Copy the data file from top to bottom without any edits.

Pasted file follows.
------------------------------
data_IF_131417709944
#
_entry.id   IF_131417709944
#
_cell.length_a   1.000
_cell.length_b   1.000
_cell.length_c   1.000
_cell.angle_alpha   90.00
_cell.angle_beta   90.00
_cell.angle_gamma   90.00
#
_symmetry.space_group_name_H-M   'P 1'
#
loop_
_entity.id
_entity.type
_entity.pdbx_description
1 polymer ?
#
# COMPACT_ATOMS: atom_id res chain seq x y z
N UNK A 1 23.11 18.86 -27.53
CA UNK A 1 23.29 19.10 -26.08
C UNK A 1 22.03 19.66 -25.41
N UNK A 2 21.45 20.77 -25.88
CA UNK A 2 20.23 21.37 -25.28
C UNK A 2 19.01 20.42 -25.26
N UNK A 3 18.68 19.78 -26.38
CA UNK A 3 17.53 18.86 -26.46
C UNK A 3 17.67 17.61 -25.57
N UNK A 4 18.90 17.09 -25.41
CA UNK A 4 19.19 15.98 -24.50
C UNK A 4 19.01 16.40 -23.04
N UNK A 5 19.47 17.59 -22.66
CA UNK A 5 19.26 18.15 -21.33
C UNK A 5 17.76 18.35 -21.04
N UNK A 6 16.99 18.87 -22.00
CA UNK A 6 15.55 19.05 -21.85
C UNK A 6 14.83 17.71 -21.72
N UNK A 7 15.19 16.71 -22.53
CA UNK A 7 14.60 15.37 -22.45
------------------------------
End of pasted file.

data_IF_131417709944
#
_entry.id   IF_131417709944
#
_cell.length_a   1.000
_cell.length_b   1.000
_cell.length_c   1.000
_cell.angle_alpha   90.00
_cell.angle_beta   90.00
_cell.angle_gamma   90.00
#
_symmetry.space_group_name_H-M   'P 1'
#
loop_
_entity.id
_entity.type
_entity.pdbx_description
1 polymer ?
#
# COMPACT_ATOMS: atom_id res chain seq x y z
N UNK A 1 23.11 18.86 -27.53
CA UNK A 1 23.29 19.10 -26.08
C UNK A 1 22.03 19.66 -25.41
N UNK A 2 21.45 20.77 -25.88
CA UNK A 2 20.23 21.37 -25.28
C UNK A 2 19.01 20.42 -25.26
N UNK A 3 18.68 19.78 -26.38
CA UNK A 3 17.53 18.86 -26.46
C UNK A 3 17.67 17.61 -25.57
N UNK A 4 18.90 17.09 -25.41
CA UNK A 4 19.19 15.98 -24.50
C UNK A 4 19.01 16.40 -23.04
N UNK A 5 19.47 17.59 -22.66
CA UNK A 5 19.26 18.15 -21.33
C UNK A 5 17.76 18.35 -21.04
N UNK A 6 16.99 18.87 -22.00
CA UNK A 6 15.55 19.05 -21.85
C UNK A 6 14.83 17.71 -21.72
N UNK A 7 15.19 16.71 -22.53
CA UNK A 7 14.60 15.37 -22.45